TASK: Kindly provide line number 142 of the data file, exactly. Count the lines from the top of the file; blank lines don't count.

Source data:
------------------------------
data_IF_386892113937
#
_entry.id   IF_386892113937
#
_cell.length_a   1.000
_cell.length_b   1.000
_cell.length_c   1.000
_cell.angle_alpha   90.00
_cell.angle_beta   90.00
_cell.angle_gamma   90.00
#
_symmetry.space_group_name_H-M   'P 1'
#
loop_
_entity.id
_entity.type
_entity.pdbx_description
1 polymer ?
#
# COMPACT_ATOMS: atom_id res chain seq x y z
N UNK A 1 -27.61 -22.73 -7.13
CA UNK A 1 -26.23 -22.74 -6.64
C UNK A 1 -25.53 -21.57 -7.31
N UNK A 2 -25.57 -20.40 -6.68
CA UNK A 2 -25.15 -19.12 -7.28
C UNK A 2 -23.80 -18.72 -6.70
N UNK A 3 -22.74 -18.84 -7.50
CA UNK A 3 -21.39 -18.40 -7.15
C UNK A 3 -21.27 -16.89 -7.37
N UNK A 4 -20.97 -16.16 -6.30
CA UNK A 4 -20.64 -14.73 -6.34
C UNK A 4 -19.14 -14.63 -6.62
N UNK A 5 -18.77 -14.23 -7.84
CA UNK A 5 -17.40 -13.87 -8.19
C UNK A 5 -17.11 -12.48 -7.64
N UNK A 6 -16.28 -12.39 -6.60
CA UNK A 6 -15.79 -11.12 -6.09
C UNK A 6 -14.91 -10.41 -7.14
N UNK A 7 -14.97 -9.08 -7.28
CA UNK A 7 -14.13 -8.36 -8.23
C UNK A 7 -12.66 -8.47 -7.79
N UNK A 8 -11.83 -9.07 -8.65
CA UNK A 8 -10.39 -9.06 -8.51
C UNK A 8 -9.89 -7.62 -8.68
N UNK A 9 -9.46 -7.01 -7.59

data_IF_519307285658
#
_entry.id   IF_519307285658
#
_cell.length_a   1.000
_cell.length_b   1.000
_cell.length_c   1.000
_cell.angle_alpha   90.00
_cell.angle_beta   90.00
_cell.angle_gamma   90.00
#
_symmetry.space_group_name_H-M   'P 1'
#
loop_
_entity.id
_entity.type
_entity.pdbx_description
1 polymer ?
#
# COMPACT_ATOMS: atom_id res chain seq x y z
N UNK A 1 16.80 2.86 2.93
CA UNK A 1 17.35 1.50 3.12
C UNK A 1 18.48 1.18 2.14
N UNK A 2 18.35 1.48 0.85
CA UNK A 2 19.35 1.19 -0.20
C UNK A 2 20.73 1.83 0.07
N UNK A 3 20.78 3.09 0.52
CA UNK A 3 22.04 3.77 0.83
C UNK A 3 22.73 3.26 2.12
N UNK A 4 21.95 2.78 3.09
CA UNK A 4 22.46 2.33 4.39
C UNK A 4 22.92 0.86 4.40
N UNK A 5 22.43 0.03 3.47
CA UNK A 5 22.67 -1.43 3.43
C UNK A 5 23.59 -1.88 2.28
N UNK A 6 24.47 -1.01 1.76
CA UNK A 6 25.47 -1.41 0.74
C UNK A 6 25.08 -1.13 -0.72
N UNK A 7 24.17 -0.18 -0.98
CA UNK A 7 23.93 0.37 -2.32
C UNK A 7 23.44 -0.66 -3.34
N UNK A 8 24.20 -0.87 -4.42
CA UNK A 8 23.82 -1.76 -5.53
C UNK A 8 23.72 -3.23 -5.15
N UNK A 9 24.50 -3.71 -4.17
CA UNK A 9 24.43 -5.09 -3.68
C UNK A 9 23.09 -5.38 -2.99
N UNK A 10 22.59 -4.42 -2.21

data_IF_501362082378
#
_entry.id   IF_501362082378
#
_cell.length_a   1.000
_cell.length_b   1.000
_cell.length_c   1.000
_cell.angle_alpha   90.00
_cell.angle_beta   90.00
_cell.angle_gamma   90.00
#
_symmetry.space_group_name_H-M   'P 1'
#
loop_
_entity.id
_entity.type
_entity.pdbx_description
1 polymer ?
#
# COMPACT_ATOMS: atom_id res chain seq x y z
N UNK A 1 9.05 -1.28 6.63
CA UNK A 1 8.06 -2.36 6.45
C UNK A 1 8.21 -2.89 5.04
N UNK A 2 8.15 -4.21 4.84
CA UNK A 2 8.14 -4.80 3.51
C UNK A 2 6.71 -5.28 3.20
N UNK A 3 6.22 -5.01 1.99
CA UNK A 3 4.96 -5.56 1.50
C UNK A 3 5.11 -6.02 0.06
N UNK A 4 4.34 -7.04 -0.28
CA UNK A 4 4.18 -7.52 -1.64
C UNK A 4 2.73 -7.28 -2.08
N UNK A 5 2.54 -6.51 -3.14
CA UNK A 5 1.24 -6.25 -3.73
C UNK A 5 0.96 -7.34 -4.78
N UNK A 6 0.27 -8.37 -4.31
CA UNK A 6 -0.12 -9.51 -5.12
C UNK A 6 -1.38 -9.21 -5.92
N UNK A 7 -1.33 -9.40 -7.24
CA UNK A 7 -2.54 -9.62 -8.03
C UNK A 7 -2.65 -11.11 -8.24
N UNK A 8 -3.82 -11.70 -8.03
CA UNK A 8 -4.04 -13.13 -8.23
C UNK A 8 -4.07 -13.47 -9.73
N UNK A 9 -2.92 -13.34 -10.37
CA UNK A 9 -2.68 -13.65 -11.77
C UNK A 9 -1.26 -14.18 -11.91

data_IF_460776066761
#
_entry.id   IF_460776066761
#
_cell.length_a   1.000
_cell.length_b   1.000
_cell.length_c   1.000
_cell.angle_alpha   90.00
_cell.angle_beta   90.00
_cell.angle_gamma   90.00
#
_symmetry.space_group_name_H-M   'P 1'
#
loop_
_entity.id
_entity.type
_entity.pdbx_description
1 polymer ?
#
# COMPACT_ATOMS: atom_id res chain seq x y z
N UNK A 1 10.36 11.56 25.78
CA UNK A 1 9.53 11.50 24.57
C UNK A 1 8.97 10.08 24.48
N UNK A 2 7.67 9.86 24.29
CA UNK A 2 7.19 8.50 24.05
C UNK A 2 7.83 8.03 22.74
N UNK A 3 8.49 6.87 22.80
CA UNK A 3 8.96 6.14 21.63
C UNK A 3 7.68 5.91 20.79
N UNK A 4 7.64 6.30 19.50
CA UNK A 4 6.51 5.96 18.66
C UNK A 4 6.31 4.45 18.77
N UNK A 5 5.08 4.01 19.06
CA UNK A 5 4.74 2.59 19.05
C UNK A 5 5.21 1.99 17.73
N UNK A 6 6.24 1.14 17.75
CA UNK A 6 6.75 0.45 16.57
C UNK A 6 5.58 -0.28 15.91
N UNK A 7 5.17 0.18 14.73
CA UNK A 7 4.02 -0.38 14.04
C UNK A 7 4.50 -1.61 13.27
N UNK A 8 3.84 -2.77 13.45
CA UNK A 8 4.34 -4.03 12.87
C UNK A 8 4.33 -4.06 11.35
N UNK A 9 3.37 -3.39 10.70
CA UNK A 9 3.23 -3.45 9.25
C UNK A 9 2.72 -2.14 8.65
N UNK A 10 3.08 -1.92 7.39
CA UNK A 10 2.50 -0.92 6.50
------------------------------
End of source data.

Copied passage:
#